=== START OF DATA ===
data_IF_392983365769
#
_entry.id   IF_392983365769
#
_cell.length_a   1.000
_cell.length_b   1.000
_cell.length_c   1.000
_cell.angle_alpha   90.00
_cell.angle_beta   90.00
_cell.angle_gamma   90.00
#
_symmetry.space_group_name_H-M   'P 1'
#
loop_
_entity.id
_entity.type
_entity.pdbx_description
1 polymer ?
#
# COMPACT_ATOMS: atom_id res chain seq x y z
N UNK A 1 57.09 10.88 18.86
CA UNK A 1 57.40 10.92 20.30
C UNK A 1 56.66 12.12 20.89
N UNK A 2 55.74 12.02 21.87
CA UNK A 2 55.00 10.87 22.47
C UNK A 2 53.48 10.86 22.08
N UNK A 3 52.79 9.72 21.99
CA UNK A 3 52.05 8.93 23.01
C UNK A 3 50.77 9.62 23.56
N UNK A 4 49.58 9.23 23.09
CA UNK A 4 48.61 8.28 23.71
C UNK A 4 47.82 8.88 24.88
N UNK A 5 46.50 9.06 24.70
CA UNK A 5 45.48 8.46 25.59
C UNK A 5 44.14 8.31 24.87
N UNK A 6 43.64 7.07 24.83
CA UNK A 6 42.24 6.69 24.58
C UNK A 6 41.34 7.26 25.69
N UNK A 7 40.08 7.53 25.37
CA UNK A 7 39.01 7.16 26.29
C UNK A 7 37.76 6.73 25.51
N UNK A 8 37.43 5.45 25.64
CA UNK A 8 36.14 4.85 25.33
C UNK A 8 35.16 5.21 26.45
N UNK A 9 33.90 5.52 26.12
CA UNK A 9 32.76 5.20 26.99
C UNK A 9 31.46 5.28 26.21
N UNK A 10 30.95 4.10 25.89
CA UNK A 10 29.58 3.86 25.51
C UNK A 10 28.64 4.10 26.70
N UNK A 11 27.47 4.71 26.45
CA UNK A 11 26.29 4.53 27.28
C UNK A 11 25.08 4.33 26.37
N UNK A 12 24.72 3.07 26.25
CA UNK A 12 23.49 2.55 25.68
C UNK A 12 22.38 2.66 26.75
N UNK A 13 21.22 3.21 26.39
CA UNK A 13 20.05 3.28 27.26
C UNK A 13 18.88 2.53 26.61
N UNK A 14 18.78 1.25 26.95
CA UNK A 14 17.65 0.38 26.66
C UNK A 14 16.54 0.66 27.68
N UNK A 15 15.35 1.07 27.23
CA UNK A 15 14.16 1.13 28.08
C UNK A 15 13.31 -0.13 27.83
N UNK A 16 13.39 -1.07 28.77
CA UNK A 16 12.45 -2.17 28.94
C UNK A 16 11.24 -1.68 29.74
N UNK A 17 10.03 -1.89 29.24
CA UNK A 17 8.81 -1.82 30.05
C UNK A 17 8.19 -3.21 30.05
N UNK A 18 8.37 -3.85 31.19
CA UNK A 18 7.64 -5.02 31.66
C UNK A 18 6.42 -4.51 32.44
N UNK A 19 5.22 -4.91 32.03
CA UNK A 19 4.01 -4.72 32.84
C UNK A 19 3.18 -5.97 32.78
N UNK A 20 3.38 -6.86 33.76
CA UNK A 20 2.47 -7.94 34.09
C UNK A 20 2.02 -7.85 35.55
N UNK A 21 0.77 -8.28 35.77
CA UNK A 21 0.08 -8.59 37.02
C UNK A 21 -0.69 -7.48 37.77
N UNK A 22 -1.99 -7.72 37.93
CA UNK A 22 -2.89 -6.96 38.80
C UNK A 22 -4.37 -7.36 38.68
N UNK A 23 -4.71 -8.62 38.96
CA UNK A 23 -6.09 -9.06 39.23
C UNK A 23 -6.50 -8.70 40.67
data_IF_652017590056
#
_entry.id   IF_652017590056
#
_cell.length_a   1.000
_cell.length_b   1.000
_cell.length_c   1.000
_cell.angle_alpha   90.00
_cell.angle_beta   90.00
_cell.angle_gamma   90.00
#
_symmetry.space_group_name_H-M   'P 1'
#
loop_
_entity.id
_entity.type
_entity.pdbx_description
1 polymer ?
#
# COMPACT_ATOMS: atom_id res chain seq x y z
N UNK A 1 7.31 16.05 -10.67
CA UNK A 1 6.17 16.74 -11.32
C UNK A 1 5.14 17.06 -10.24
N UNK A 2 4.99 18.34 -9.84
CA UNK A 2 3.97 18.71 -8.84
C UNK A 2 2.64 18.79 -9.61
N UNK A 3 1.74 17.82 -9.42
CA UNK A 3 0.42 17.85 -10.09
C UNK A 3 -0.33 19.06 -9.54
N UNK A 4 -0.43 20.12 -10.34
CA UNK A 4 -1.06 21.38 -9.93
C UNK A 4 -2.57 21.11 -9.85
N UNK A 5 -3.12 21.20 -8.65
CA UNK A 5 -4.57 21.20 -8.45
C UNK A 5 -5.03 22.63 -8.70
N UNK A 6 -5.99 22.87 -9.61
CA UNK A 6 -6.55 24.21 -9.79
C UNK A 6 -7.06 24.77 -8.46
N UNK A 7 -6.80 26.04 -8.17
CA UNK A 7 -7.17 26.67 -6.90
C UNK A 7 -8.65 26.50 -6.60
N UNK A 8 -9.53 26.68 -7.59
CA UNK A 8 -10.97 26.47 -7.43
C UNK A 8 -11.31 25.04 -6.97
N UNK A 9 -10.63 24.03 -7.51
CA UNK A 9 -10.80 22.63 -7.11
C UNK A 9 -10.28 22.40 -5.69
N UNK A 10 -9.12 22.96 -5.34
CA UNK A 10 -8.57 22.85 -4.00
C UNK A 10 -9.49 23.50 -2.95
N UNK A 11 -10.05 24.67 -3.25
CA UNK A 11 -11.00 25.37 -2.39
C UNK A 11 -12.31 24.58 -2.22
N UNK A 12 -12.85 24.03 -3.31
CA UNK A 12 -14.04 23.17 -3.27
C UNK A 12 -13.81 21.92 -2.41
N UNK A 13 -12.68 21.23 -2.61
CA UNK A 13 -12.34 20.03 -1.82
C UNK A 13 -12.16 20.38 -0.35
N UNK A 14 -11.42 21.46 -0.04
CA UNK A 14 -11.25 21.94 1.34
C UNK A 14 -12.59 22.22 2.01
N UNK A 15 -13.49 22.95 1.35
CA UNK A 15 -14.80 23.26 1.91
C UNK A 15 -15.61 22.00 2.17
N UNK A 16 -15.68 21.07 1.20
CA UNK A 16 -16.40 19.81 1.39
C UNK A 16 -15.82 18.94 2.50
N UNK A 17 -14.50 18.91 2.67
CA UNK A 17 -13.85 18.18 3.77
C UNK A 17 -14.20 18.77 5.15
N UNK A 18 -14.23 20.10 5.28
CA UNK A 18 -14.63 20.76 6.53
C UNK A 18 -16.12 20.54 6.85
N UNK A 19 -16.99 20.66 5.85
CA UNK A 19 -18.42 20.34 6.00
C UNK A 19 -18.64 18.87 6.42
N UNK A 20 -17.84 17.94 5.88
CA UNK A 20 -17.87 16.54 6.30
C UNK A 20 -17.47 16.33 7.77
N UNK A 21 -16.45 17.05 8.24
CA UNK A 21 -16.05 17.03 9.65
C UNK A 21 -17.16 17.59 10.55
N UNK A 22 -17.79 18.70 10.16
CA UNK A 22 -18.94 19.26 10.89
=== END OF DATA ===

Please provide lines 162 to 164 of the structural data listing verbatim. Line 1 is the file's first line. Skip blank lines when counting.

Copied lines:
CA UNK A 18 -14.63 20.76 6.53
C UNK A 18 -16.12 20.54 6.85
N UNK A 19 -16.99 20.66 5.85